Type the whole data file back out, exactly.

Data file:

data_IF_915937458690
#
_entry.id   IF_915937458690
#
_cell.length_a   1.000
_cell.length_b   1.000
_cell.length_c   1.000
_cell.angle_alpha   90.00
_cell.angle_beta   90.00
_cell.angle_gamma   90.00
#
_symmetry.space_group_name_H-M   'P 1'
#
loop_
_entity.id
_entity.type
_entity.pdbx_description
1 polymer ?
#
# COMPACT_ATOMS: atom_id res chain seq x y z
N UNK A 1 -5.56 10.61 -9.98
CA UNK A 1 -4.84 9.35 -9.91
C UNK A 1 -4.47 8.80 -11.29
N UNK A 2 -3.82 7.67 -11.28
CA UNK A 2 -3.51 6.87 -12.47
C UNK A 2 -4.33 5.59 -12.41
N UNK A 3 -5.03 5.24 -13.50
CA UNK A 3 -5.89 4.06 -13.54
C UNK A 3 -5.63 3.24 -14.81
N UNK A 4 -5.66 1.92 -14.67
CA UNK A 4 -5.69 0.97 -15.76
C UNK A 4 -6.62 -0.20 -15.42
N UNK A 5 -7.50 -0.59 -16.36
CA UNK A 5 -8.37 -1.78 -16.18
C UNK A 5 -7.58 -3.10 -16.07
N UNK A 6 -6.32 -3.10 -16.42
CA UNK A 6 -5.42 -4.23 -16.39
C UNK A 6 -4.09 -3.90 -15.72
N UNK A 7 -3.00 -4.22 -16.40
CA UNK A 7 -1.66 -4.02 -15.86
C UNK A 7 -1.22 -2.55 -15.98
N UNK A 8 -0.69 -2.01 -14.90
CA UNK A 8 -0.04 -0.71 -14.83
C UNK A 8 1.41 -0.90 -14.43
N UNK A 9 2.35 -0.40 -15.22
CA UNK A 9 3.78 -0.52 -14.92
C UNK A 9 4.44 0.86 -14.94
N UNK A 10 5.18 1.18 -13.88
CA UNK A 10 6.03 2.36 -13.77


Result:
data_IF_915937458690
#
_entry.id   IF_915937458690
#
_cell.length_a   1.000
_cell.length_b   1.000
_cell.length_c   1.000
_cell.angle_alpha   90.00
_cell.angle_beta   90.00
_cell.angle_gamma   90.00
#
_symmetry.space_group_name_H-M   'P 1'
#
loop_
_entity.id
_entity.type
_entity.pdbx_description
1 polymer ?
#
# COMPACT_ATOMS: atom_id res chain seq x y z
N UNK A 1 -5.56 10.61 -9.98
CA UNK A 1 -4.84 9.35 -9.91
C UNK A 1 -4.47 8.80 -11.29
N UNK A 2 -3.82 7.67 -11.28
CA UNK A 2 -3.51 6.87 -12.47
C UNK A 2 -4.33 5.59 -12.41
N UNK A 3 -5.03 5.24 -13.50
CA UNK A 3 -5.89 4.06 -13.54
C UNK A 3 -5.63 3.24 -14.81
N UNK A 4 -5.66 1.92 -14.67
CA UNK A 4 -5.69 0.97 -15.76
C UNK A 4 -6.62 -0.20 -15.42
N UNK A 5 -7.50 -0.59 -16.36
CA UNK A 5 -8.37 -1.78 -16.18
C UNK A 5 -7.58 -3.10 -16.07
N UNK A 6 -6.32 -3.10 -16.42
CA UNK A 6 -5.42 -4.23 -16.39
C UNK A 6 -4.09 -3.90 -15.72
N UNK A 7 -3.00 -4.22 -16.40
CA UNK A 7 -1.66 -4.02 -15.86
C UNK A 7 -1.22 -2.55 -15.98
N UNK A 8 -0.69 -2.01 -14.90
CA UNK A 8 -0.04 -0.71 -14.83
C UNK A 8 1.41 -0.90 -14.43
N UNK A 9 2.35 -0.40 -15.22
CA UNK A 9 3.78 -0.52 -14.92
C UNK A 9 4.44 0.86 -14.94
N UNK A 10 5.18 1.18 -13.88
CA UNK A 10 6.03 2.36 -13.77